The problem is created by over-twist in the yarn. Most yarn is created with more than one ply and those plies are twisted either clockwise or counterclockwise. Yarns with multiple plies include both twist directions. The original singles are usually S twists then the singles are plied together in the opposite direction.
The fibres push against each other creating a yarn which is referred to as being in balance. For balance, the twist in each strand of yarn needs to controlled by an equal twist in the opposite direction when the strands are plied together. Yarn which isn't balanced may become untwisted during the knitting. Knitters see this as splitty yarn. Our needle slips between the plies very easily.
You know your yarn has too much twist when it folds up on itself, twisting together in the section between the work and the ball of yarn. (Spinners know there is too much twist when the same folding up occurs when they pause during spinning.) When this happens, it helps to let the work dangle and to allow the yarn to untwist. Unfortunately, this is an extreme example, it isn't always this obvious of an over-twisting situation.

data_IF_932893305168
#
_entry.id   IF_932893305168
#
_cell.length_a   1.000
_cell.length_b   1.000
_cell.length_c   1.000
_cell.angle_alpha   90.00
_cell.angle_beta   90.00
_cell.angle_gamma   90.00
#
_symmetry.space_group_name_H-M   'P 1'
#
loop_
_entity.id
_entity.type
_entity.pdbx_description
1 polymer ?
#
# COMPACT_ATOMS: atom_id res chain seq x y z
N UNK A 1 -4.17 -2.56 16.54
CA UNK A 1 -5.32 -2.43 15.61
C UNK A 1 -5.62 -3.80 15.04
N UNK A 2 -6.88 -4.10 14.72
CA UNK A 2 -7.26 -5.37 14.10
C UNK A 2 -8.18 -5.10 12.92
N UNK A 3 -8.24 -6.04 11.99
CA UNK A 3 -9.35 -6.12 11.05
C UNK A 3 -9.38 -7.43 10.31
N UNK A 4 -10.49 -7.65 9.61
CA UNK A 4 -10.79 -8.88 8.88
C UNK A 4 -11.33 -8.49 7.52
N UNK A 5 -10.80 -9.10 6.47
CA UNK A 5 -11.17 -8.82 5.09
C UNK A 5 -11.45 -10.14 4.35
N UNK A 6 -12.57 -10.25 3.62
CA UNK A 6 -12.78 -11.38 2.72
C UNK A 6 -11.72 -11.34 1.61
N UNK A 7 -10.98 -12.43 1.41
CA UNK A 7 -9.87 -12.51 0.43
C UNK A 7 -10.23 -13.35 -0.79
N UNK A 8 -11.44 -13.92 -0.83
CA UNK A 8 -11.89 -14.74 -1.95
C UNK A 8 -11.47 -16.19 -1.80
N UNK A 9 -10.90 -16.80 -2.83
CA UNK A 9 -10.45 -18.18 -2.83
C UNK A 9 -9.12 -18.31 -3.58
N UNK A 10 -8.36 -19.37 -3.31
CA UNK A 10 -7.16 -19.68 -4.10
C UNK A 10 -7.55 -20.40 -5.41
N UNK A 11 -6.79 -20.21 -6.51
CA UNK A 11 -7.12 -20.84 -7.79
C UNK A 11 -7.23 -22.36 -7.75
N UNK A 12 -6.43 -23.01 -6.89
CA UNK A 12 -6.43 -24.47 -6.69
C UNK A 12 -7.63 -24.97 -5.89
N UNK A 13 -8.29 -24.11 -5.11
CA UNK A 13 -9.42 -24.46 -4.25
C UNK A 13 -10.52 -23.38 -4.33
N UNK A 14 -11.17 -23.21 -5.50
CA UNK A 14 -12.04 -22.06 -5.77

Yarns which have a tendency to bias are single ply, ribbon tapes and chenille in particular and all yarns have this potential depending on how they are created and handled afterwards. Often a yarn that twists when you are feeding it out of a centre pull ball will behave better if you work off of the outside of the ball instead. I've even used a yarn butler to eliminate the twisting.
KnitPicks carries a less expensive plastic version.
These accessories allow the yarn to flow off of the ball without adding more twist.
I'll have more to share on this topic soon.